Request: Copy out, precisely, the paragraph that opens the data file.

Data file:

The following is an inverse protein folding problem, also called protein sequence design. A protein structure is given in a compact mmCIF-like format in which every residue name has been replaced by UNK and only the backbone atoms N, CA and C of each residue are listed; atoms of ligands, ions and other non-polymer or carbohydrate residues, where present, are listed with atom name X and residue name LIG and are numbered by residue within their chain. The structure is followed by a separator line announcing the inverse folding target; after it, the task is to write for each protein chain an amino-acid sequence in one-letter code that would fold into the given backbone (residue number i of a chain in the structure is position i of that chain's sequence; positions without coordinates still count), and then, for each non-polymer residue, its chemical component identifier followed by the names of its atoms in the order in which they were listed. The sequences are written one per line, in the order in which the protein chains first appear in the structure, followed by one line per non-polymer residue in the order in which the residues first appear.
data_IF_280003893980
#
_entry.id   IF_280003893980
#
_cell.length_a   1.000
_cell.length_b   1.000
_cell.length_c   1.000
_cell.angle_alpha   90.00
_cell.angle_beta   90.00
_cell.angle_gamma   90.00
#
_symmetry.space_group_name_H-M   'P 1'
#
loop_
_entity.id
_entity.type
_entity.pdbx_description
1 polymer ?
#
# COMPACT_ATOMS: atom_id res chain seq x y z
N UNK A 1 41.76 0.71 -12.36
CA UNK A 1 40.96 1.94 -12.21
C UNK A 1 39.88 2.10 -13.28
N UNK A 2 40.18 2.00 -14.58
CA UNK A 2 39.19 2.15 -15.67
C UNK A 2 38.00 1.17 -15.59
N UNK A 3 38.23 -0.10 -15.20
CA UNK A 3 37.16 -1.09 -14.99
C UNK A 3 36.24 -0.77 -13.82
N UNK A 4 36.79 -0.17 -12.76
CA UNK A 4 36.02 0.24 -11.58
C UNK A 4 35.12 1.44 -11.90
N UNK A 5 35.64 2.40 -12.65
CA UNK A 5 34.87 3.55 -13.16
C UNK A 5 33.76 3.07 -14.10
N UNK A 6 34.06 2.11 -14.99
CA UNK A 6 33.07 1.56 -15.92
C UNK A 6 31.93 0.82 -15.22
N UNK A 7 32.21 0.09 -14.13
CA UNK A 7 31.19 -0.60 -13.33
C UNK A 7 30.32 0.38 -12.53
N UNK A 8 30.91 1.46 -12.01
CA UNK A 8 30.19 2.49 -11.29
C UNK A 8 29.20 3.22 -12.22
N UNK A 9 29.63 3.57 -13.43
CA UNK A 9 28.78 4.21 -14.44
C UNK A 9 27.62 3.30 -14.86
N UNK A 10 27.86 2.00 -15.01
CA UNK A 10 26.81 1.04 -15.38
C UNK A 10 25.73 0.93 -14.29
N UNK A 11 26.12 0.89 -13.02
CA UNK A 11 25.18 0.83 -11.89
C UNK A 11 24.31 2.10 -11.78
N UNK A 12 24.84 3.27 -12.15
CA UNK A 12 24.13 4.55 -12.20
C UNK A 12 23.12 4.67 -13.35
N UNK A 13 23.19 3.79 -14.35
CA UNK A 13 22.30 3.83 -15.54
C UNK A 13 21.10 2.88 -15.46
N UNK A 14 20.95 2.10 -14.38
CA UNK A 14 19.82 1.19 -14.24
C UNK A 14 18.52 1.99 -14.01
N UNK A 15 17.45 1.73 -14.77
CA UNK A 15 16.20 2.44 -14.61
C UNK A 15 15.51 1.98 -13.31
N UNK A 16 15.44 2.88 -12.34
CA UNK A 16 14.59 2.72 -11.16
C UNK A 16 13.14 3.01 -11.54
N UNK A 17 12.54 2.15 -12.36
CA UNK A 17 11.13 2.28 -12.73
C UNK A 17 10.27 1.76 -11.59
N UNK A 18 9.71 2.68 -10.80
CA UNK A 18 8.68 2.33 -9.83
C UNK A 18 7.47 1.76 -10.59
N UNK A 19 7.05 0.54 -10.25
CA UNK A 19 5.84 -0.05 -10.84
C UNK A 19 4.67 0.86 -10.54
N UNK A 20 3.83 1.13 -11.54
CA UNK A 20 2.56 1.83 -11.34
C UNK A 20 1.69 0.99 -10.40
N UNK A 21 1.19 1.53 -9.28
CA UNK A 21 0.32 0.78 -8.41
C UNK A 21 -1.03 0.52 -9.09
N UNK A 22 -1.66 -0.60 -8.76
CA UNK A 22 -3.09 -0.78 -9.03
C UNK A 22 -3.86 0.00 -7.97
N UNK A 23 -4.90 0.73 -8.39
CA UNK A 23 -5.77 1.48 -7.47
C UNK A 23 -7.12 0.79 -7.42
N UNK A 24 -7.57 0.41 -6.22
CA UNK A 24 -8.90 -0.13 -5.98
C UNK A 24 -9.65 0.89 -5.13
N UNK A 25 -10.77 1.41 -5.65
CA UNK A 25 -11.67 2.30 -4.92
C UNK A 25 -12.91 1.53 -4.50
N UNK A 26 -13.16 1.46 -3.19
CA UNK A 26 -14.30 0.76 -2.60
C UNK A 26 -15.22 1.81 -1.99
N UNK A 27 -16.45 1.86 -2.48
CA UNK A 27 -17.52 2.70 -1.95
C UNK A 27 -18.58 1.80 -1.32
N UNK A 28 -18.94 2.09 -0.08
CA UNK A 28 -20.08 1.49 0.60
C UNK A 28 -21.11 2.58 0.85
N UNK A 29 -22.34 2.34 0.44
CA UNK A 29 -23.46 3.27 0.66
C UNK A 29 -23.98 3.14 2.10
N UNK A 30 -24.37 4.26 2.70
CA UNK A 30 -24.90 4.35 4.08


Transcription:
The following is an inverse protein folding problem, also called protein sequence design. A protein structure is given in a compact mmCIF-like format in which every residue name has been replaced by UNK and only the backbone atoms N, CA and C of each residue are listed; atoms of ligands, ions and other non-polymer or carbohydrate residues, where present, are listed with atom name X and residue name LIG and are numbered by residue within their chain. The structure is followed by a separator line announcing the inverse folding target; after it, the task is to write for each protein chain an amino-acid sequence in one-letter code that would fold into the given backbone (residue number i of a chain in the structure is position i of that chain's sequence; positions without coordinates still count), and then, for each non-polymer residue, its chemical component identifier followed by the names of its atoms in the order in which they were listed. The sequences are written one per line, in the order in which the protein chains first appear in the structure, followed by one line per non-polymer residue in the order in which the residues first appear.